This is the third day in a row that an attempt to mount an overnight ramp out of the US has fizzled, with first the Nikkei closing down for the second day in a row and snapping a week-long rally, and then the Shanghai Composite following suit with its 5th consecutive drop in a row as the rumblings out of the PBOC on the inflation front get louder and louder, following PBOC governor Zhou's statement that inflation expectations must be stabilized and that great importance must be attached to inflation. Stirring the pot further was SAFE chief Yi Gang who joined the Chinese chorus warning against a currency war, by saying the G20 should avoid competitive currency devaluations. Obviously China is on the edge, and only the US stock market is completely oblivious that the marginal economy may soon force itself to enter outright contraction to offset the G-7 exported hot money keeping China's real estate beyond bubbly. Finally, SocGen released a note last night title "A strong case for easing Korean monetary policy" which confirms that it is only a brief matter of time before the Asian currency war goes thermonuclear. Moving to Europe, it should surprise nobody that the only key data point, Eurozone Industrial Production for January missed badly, printing at -0.4% on expectations of a -0.1% contraction, down from a 0.9% revised print in December as the European recession shows no signs of abating. So while the rest of the world did bad or worse than expected for the third day in a row, it will be up to the POMO and seasonally adjusted retail sales data in the US to offset the ongoing global contraction, and to send the perfectly manipulated Dow Jones to yet another all time high, in direct refutation of logic and every previous market reality ever.
On March 3, we said that Bitcoin is interesting technology, and a useful currency, but it's not money. Yesterday it crashed to $37. What happened??
Yo Liz: Subsidies for the zombie banks total more than $3 annually for every dollar in income reported by the industry...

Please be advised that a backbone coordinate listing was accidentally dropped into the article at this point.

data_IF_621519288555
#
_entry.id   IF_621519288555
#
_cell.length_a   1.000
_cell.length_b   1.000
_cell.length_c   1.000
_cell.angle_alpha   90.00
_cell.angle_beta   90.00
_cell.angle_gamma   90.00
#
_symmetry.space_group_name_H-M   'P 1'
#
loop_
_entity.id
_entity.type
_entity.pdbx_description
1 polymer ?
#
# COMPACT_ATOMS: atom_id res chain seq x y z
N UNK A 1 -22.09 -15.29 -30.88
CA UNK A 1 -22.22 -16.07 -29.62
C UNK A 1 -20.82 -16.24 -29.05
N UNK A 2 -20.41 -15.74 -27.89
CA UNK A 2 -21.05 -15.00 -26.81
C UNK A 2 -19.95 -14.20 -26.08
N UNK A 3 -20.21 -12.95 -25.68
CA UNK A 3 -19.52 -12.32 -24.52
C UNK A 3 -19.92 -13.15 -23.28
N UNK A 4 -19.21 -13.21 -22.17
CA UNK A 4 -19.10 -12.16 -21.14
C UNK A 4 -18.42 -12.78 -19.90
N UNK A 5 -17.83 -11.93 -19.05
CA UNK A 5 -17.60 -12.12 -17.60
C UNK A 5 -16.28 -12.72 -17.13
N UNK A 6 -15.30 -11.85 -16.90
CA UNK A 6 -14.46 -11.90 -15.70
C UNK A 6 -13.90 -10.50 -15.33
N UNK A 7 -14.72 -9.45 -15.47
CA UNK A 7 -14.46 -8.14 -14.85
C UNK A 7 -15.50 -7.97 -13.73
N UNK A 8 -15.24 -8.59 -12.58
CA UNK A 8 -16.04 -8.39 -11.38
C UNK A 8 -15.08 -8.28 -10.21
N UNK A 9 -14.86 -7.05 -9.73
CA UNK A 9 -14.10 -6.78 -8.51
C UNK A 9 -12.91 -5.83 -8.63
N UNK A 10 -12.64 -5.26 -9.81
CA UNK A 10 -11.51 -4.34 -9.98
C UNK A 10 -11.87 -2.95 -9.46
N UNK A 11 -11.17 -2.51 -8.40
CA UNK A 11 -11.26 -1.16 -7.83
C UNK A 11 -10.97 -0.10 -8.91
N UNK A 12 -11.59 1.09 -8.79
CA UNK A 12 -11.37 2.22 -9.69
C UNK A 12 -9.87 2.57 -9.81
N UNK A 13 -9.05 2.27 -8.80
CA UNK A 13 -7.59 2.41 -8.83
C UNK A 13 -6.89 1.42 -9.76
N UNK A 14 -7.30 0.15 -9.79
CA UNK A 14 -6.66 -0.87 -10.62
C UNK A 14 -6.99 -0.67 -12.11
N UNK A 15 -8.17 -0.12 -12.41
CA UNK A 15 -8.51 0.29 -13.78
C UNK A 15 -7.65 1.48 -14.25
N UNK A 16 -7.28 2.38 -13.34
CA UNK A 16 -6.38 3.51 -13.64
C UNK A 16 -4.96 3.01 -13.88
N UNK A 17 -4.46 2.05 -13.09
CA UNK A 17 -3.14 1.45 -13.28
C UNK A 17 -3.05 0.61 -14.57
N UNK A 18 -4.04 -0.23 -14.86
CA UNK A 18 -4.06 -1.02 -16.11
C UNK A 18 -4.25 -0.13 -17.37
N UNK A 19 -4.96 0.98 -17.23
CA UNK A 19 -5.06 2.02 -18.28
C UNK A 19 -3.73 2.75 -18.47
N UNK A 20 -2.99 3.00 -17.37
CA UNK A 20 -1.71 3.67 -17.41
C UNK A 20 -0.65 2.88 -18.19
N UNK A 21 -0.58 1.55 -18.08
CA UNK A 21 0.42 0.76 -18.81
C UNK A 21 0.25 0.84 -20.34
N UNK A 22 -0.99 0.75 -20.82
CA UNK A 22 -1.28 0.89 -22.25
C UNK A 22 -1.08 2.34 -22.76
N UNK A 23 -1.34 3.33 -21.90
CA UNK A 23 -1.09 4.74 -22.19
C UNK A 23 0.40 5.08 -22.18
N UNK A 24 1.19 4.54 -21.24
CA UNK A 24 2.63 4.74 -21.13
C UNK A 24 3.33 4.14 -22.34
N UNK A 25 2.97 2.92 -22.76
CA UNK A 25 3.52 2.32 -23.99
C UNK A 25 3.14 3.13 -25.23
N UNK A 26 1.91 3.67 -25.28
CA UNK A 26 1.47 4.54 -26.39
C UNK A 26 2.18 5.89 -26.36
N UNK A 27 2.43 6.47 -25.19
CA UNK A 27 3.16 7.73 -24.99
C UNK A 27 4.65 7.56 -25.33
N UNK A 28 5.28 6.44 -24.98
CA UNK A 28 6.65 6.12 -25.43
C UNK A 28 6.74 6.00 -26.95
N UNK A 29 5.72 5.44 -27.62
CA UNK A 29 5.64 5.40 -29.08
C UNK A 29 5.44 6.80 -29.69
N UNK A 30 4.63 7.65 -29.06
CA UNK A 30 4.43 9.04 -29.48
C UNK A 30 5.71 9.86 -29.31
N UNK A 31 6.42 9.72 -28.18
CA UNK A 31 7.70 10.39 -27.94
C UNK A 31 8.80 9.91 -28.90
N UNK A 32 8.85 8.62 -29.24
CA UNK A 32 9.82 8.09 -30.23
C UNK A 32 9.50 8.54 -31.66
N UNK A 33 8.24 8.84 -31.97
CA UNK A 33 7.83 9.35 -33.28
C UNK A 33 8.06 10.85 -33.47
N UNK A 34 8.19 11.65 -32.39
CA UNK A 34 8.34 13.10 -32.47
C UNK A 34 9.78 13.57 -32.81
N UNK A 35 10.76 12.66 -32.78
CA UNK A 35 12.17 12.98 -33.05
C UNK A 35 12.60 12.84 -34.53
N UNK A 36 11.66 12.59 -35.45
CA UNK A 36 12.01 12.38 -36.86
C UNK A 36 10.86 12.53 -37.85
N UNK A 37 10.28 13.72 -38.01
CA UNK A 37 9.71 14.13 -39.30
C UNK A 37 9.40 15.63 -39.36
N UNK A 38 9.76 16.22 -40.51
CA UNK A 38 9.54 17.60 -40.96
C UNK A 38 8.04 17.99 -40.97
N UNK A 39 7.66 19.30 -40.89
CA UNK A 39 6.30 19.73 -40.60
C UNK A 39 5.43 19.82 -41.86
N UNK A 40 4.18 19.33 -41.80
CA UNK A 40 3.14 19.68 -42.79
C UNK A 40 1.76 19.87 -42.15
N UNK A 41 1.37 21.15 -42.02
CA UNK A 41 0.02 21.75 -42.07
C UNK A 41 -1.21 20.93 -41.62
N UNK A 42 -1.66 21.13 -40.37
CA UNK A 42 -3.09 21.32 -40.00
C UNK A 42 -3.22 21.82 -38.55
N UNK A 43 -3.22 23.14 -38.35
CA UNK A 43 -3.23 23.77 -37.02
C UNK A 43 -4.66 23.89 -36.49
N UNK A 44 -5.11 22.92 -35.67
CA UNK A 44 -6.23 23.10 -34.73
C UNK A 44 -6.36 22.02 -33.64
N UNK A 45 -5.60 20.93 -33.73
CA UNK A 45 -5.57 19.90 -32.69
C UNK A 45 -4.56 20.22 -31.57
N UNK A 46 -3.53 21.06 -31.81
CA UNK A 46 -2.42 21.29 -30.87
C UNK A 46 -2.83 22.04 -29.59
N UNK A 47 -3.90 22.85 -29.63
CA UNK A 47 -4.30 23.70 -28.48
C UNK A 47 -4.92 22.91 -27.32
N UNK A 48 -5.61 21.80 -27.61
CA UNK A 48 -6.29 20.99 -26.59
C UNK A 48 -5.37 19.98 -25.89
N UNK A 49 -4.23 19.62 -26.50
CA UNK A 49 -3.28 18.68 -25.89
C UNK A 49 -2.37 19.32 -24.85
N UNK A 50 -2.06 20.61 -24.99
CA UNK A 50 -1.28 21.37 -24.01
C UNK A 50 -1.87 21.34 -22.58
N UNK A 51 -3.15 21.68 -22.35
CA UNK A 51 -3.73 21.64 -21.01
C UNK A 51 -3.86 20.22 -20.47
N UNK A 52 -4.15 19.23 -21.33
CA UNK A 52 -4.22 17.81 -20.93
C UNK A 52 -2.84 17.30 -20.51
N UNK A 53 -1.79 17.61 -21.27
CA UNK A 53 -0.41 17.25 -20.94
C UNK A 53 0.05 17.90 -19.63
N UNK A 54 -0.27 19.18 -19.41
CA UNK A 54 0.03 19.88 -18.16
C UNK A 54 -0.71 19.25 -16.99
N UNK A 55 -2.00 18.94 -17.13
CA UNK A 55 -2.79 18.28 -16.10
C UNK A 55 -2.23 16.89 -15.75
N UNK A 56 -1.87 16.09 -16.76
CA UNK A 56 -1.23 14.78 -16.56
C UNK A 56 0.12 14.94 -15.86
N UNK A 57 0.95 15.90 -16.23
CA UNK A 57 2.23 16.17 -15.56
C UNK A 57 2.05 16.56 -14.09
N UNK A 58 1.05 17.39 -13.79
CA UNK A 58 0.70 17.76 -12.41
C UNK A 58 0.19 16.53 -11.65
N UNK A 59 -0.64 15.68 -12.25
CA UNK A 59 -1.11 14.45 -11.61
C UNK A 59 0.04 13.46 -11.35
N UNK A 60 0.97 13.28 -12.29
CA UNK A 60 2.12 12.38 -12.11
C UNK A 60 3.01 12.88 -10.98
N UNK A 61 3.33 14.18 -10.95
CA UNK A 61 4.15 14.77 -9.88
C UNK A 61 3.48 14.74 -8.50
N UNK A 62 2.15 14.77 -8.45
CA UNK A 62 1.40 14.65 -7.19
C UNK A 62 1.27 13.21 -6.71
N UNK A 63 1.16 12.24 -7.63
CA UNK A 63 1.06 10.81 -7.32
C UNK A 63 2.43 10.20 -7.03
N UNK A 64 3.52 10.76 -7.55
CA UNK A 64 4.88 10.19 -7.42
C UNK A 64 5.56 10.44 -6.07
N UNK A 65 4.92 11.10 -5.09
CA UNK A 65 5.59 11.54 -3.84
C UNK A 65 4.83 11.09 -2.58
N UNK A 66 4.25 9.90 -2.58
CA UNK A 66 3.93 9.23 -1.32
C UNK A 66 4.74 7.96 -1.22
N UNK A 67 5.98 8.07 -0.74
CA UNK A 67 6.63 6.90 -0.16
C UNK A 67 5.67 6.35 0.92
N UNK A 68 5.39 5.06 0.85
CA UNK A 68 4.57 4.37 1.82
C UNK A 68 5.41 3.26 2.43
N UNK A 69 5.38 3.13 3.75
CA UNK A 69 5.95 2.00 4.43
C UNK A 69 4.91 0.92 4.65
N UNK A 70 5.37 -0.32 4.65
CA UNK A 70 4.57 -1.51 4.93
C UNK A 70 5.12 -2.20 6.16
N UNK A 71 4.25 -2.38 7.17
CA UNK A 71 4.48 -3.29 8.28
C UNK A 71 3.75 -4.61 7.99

- Cardinals head to conclave to elect pope for troubled Church (Reuters)
- Hyperinflation 'Unthinkable' Even With Bold Easing: Abe (Nikkei)
- Ryan Plan Revives '12 Election Issues (WSJ)
- Italy 1-yr debt costs highest since Dec after downgrade (Reuters)
- Republicans to unveil $4.6tn of cuts (FT) - Obama set to dismiss Ryan plan to balance budget within decade
- CIA Ramps Up Role in Iraq (WSJ)
- Hollande Hostility Fuels Charm Offensive to Show He’s No Sarkozy (BBG)
- SEC testing customized punishments (Reuters)
- Judge Cans Soda Ban (WSJ)
- Hungary Lawmakers Rebuff EU, U.S. (WSJ)
- Even Berlusconi Can’t Slow Bulls Boosting Euro View (BBG) - luckily the consensus is never wrong
- Funding for Lending ‘put on steroids’ (FT)
- Investigators Narrow Focus in Dreamliner Probe (WSJ)
- With new group, Obama team seeks answer to Karl Rove (Reuters)
Departing a socialist regime to avoid paying taxes is not just a French thing anymore: Bloomberg reports that one of the most famous hedge fund managers of the late 2000s, if not so much recently, John "Boricua" Paulson "is exploring a move to Puerto Rico, where a new law would eliminate taxes on gains from the $9.5 billion he has invested in his own hedge funds, according to four people who have spoken to him about a possible relocation." In moving to Puerto Rico, Paulson would merely be the latest person to avoid paying any taxes associated with Paulson & Company: virtually every other investor in Paulson's hedge funds also has no taxes to worry about, for a far simpler reason: taxes are generally incurred on profits, not three years in a row of relentless losses.
Just like a week ago, when the futures experienced an unprecedented event when they actually slid overnight (only to recoup all the losses and then some, in the US trading session), so today sentiment appears to be driven by China which over the weekend once more posted its worst economic numbers to start the year since 2009, with purposeful economic weakness telegraphed by the politburo coupled with higher than expected inflation in what is a harbinger to the end of the global reflation, just as it was in 2011. The Shanghai Composite closed down 0.3%, while the Nikkei was in a world of its own, closing up 0.5%, tracking nothing but the USDJPY nowadays. Additionally, while the US stock market took Friday's downgrade of Italy in stride, and in fact Getco's algos used it to catalyze a late day ramp to close the DJIA just around the "psychological" 14,400 (just like Dow 36,000 is apparently psychological), Europe is less sanguine, and so far Italian bonds have been pressured compared to the rest of PIIGS, rising with yields rising to 4.65%, hitting 4.694% earlier. That's ok though: as we reported over the weekend, there is nothing for widening BTP spreads that a few hundred billion in Fed reserve reallocations to European banks can't fix. And with no macro events or news on today's calendar, perhaps the most notable event so far is the lack of the overnight ramp, which we have all grown to love and expect almost as much as the mysterious 3:30 pm intraday clockwork DJIA ramp.
You could even make a case that QE is part of TBTF. Chew on that for a while Shirley.
Consensus suggests India is a basket case while China is recovering. We think both views are incorrect and therein lies opportunities for contrarian investors.
This objective report concisely summarizes important macro events over the past week. It is not geared to push an agenda. Impartiality is necessary to avoid costly psychological traps, which all investors are prone to, such as confirmation, conservatism, and endowment biases.